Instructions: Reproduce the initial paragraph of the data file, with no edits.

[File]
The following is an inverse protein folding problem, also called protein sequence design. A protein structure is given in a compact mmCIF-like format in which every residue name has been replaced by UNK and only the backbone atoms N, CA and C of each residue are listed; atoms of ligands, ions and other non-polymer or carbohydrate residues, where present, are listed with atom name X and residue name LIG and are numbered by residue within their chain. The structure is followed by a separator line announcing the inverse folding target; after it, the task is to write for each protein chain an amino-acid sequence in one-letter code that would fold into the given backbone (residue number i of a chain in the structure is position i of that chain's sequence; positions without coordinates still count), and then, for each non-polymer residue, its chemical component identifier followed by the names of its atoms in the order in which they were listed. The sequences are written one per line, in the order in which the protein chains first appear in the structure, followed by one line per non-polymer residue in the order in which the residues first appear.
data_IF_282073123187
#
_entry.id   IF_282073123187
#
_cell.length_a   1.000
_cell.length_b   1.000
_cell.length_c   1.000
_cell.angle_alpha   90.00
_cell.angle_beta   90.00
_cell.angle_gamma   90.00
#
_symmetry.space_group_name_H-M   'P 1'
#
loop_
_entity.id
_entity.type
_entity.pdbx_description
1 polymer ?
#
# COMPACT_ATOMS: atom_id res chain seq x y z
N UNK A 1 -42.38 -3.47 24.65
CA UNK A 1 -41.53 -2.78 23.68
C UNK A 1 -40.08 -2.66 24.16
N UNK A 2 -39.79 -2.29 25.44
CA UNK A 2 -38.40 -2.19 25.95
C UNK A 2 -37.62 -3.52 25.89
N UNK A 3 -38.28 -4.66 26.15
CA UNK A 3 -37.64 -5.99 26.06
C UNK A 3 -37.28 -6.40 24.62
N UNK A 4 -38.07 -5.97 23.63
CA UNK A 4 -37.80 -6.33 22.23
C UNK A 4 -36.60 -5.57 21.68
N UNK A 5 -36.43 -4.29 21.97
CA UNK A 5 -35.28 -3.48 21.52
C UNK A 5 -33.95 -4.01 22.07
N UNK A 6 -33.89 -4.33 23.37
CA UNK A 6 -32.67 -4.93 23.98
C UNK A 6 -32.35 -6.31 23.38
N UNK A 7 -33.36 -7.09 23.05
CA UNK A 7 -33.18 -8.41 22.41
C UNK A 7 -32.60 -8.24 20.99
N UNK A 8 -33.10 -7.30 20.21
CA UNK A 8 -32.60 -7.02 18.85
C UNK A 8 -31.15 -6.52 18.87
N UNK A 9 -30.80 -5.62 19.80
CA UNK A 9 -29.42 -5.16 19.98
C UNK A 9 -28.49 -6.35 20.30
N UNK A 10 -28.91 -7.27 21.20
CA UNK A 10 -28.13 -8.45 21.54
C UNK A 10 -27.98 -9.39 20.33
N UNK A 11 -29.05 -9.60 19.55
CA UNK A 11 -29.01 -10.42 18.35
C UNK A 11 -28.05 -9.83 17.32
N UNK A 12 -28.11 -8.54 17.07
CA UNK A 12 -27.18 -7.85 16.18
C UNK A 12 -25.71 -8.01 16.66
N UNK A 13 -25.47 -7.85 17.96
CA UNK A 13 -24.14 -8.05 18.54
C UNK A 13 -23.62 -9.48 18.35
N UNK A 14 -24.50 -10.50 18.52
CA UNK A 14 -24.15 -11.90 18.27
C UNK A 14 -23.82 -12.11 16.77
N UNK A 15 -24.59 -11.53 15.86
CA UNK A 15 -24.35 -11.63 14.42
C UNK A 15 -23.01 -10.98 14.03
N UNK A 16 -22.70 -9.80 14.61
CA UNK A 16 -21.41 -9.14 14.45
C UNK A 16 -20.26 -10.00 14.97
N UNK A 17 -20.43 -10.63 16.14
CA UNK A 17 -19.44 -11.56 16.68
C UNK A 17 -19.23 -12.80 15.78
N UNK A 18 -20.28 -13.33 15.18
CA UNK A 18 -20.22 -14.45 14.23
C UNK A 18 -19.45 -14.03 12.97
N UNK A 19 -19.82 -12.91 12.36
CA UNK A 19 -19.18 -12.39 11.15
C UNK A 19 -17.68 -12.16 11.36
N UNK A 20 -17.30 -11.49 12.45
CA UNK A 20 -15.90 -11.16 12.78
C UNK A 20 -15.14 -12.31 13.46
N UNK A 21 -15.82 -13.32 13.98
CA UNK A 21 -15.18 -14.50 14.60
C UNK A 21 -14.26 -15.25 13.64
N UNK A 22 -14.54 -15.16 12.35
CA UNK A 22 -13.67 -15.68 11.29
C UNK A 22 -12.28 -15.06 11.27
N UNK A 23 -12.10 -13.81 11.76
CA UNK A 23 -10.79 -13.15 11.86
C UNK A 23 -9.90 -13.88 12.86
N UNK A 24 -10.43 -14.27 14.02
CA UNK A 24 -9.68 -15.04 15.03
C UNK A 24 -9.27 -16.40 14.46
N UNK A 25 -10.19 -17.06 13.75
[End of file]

The following is an inverse protein folding problem, also called protein sequence design. A protein structure is given in a compact mmCIF-like format in which every residue name has been replaced by UNK and only the backbone atoms N, CA and C of each residue are listed; atoms of ligands, ions and other non-polymer or carbohydrate residues, where present, are listed with atom name X and residue name LIG and are numbered by residue within their chain. The structure is followed by a separator line announcing the inverse folding target; after it, the task is to write for each protein chain an amino-acid sequence in one-letter code that would fold into the given backbone (residue number i of a chain in the structure is position i of that chain's sequence; positions without coordinates still count), and then, for each non-polymer residue, its chemical component identifier followed by the names of its atoms in the order in which they were listed. The sequences are written one per line, in the order in which the protein chains first appear in the structure, followed by one line per non-polymer residue in the order in which the residues first appear.